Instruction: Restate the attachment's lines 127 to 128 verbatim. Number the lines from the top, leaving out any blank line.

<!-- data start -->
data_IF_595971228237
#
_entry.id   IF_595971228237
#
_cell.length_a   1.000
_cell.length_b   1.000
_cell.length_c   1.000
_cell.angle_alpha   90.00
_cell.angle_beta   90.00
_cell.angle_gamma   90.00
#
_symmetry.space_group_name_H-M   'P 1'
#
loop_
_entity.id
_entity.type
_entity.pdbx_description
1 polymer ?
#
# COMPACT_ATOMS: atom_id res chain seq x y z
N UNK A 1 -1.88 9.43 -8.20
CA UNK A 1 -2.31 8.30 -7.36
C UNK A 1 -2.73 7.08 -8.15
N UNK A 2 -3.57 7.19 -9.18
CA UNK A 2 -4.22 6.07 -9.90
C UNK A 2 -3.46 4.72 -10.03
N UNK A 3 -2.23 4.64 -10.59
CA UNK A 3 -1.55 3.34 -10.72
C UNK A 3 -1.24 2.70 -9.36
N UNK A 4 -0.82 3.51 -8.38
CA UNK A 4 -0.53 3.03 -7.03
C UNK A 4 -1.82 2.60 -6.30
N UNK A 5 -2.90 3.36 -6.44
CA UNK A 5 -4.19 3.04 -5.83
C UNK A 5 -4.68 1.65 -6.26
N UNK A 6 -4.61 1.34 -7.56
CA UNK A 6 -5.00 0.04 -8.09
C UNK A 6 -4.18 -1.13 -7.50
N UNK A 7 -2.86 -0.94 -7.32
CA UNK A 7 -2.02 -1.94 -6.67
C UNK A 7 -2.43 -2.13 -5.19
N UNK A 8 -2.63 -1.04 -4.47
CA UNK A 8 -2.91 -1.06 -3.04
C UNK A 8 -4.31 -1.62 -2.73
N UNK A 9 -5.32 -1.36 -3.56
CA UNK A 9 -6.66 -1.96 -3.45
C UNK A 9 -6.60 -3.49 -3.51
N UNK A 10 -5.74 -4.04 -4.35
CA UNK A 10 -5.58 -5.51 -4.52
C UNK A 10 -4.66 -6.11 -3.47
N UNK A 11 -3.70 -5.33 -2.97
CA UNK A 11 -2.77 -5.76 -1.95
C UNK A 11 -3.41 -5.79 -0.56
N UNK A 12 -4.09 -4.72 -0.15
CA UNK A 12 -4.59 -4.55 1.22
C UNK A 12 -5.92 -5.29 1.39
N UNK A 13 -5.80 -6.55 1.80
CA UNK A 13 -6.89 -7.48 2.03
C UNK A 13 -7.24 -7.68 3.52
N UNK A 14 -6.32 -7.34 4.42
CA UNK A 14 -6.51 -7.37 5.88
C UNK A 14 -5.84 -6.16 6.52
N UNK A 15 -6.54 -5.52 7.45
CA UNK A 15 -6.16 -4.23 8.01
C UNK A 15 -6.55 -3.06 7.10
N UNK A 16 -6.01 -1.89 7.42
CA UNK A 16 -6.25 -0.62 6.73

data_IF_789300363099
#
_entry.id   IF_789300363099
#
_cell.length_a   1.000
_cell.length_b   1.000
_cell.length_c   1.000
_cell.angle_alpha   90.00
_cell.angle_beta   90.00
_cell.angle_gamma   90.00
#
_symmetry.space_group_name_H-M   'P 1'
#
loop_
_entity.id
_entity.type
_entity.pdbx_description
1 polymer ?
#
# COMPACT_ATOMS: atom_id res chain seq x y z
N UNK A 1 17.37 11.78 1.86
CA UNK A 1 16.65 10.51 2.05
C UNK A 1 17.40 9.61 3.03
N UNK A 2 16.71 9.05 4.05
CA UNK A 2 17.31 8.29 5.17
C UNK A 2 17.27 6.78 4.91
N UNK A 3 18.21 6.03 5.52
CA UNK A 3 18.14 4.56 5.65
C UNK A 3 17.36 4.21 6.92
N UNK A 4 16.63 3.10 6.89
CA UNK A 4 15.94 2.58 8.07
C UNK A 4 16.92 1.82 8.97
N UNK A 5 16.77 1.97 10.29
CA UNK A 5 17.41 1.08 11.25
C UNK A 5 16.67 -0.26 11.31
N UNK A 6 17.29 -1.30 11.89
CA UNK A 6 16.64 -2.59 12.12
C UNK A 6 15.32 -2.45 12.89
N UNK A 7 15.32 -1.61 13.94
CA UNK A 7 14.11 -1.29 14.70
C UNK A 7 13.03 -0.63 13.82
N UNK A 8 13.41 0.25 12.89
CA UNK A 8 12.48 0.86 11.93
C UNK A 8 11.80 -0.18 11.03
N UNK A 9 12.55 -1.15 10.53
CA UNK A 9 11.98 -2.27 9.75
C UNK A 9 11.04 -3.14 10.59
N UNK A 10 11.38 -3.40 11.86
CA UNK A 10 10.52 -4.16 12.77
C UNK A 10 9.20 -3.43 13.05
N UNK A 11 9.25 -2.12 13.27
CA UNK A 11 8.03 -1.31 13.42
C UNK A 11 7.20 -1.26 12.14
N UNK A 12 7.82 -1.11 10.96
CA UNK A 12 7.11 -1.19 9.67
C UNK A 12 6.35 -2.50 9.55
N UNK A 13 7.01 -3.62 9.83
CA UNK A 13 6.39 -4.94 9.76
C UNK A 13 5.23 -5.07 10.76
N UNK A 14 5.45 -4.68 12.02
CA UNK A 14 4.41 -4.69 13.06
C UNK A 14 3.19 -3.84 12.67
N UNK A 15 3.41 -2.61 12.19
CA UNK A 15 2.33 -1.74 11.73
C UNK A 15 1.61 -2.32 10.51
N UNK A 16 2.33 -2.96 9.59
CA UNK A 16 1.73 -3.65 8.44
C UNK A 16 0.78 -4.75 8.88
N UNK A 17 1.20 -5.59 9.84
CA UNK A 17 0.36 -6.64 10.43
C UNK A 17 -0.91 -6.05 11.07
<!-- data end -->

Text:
N UNK A 14 5.45 -4.68 12.02
CA UNK A 14 4.41 -4.69 13.06